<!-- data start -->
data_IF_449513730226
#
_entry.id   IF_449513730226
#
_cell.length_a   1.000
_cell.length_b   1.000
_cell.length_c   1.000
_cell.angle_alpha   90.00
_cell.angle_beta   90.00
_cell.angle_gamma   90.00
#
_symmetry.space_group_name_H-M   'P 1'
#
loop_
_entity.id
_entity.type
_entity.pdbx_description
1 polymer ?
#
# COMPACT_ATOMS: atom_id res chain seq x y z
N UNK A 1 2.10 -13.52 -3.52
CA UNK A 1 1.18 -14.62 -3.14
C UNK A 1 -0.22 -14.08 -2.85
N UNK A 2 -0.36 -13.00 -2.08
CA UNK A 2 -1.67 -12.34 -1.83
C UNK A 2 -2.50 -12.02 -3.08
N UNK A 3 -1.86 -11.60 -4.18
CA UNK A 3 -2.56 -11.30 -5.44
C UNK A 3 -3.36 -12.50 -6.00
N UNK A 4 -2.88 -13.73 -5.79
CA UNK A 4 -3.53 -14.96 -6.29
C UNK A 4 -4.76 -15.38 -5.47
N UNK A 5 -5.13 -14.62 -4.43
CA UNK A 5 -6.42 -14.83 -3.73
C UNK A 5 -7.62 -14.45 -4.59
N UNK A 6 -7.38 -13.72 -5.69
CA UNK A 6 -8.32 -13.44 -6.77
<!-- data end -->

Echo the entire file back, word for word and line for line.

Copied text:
data_IF_449513730226
#
_entry.id   IF_449513730226
#
_cell.length_a   1.000
_cell.length_b   1.000
_cell.length_c   1.000
_cell.angle_alpha   90.00
_cell.angle_beta   90.00
_cell.angle_gamma   90.00
#
_symmetry.space_group_name_H-M   'P 1'
#
loop_
_entity.id
_entity.type
_entity.pdbx_description
1 polymer ?
#
# COMPACT_ATOMS: atom_id res chain seq x y z
N UNK A 1 2.10 -13.52 -3.52
CA UNK A 1 1.18 -14.62 -3.14
C UNK A 1 -0.22 -14.08 -2.85
N UNK A 2 -0.36 -13.00 -2.08
CA UNK A 2 -1.67 -12.34 -1.83
C UNK A 2 -2.50 -12.02 -3.08
N UNK A 3 -1.86 -11.60 -4.18
CA UNK A 3 -2.56 -11.30 -5.44
C UNK A 3 -3.36 -12.50 -6.00
N UNK A 4 -2.88 -13.73 -5.79
CA UNK A 4 -3.53 -14.96 -6.29
C UNK A 4 -4.76 -15.38 -5.47
N UNK A 5 -5.13 -14.62 -4.43
CA UNK A 5 -6.42 -14.83 -3.73
C UNK A 5 -7.62 -14.45 -4.59
N UNK A 6 -7.38 -13.72 -5.69
CA UNK A 6 -8.32 -13.44 -6.77